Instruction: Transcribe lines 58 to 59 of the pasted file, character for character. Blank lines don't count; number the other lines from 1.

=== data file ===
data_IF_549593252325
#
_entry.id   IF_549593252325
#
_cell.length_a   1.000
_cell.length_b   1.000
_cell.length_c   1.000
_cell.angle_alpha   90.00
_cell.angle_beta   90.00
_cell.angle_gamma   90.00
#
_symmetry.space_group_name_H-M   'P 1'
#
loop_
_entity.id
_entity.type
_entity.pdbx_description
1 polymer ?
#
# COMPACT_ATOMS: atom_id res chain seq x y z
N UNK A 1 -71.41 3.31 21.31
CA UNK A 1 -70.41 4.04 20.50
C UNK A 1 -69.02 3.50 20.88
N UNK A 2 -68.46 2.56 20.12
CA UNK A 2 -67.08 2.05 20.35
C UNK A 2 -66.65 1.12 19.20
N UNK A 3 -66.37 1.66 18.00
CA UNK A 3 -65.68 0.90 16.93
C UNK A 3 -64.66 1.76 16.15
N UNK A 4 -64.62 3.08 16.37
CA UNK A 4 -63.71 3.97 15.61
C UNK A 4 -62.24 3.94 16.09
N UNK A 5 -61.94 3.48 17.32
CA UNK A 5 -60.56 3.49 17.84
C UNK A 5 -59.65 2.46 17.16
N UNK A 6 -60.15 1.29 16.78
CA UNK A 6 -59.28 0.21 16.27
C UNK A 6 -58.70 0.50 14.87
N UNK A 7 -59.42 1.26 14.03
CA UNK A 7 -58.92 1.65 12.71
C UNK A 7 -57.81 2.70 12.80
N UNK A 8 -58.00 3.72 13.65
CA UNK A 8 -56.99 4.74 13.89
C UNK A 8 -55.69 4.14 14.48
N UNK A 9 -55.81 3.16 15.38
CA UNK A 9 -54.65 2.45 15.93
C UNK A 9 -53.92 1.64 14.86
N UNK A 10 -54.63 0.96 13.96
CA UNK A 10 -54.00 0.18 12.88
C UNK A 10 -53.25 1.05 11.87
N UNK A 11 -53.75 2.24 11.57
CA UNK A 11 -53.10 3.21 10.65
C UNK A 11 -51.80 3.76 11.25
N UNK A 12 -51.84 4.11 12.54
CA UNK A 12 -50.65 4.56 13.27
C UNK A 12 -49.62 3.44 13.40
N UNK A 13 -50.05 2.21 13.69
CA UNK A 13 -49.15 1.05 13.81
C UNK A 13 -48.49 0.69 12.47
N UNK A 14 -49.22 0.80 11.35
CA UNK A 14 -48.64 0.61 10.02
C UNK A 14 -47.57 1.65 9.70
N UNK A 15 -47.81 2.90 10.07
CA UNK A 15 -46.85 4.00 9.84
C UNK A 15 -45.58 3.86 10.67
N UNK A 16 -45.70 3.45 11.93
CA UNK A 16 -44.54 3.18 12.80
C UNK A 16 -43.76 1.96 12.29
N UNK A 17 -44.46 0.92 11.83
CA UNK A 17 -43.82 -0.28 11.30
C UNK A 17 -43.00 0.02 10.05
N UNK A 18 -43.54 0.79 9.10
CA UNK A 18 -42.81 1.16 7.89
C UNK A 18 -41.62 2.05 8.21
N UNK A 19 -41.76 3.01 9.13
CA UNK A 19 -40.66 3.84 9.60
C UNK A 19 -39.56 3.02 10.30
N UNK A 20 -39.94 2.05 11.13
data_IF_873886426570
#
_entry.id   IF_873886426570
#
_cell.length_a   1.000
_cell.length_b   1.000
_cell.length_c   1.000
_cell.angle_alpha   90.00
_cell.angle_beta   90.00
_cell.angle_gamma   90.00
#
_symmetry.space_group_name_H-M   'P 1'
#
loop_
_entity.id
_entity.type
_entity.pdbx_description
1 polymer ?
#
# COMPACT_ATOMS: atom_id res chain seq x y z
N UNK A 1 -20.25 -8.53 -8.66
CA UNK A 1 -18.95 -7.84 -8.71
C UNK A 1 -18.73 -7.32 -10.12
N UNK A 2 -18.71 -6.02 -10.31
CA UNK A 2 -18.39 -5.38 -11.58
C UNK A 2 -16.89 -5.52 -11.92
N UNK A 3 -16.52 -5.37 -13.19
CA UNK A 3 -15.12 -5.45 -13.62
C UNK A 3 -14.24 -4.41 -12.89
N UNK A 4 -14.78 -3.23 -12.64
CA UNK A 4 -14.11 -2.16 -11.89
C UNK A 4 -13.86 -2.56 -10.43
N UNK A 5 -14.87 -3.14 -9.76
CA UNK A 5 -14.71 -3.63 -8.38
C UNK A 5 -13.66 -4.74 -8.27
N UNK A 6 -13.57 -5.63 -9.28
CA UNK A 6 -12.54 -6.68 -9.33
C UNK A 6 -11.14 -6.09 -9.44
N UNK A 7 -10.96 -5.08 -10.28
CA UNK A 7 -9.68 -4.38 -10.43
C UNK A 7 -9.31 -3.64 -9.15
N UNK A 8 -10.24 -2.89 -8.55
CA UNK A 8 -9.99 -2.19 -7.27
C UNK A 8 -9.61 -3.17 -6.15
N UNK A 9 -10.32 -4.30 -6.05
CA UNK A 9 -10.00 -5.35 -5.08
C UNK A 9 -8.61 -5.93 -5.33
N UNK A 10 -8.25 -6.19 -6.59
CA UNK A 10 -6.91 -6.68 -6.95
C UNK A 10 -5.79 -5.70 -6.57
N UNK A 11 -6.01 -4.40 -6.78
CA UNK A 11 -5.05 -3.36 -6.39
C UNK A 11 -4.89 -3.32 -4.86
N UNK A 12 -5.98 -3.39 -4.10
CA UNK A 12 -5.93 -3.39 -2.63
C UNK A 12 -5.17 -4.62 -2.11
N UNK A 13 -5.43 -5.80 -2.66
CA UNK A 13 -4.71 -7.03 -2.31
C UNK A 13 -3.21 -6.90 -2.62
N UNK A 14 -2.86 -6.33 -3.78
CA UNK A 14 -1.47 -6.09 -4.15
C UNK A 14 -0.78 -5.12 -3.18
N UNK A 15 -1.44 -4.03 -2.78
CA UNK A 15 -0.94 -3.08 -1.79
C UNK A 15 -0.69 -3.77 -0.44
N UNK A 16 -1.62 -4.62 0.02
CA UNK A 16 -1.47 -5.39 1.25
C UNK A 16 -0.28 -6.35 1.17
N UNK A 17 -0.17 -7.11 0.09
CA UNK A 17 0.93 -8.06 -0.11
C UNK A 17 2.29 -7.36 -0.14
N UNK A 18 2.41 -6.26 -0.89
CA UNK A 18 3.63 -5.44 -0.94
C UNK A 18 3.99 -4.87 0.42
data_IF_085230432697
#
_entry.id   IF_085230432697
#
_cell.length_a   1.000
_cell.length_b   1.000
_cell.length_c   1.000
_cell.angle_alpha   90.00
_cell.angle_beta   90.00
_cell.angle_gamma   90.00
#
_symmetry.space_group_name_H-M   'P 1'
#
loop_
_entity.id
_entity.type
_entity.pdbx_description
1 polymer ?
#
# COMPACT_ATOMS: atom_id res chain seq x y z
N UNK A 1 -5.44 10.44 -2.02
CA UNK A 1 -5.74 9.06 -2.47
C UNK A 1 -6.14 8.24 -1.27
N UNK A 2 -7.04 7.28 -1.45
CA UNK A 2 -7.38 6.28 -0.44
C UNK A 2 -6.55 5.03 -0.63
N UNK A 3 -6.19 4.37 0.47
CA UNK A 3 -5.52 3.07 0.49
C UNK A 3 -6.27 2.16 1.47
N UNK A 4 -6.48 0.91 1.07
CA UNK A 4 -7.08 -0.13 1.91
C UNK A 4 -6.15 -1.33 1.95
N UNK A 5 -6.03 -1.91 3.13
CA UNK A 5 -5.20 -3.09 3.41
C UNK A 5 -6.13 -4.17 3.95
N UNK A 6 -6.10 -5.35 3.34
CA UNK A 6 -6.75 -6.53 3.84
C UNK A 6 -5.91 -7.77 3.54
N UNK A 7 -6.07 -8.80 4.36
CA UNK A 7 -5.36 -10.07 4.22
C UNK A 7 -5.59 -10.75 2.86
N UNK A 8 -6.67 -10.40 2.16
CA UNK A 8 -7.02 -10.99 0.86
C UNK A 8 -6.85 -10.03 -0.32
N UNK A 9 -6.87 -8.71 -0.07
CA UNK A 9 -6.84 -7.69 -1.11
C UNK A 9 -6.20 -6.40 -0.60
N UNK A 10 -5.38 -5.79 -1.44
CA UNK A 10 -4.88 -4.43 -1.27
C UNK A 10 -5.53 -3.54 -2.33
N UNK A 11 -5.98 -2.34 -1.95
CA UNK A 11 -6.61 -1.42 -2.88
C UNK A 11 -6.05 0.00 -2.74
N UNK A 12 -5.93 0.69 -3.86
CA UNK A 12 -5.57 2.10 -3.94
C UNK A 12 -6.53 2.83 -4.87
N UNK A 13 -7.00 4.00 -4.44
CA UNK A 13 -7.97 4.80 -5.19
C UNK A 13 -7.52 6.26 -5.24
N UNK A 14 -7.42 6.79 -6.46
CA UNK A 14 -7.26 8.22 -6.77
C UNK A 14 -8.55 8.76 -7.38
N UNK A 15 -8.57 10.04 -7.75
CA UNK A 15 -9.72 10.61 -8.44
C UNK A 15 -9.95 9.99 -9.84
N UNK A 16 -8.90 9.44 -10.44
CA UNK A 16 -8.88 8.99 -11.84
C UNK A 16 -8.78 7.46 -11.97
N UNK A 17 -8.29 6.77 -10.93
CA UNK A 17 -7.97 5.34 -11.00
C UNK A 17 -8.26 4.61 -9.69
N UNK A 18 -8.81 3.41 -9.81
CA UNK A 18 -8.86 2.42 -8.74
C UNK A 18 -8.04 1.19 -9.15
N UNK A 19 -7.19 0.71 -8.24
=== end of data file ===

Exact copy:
CA UNK A 13 -49.15 1.05 13.81
C UNK A 13 -48.49 0.69 12.47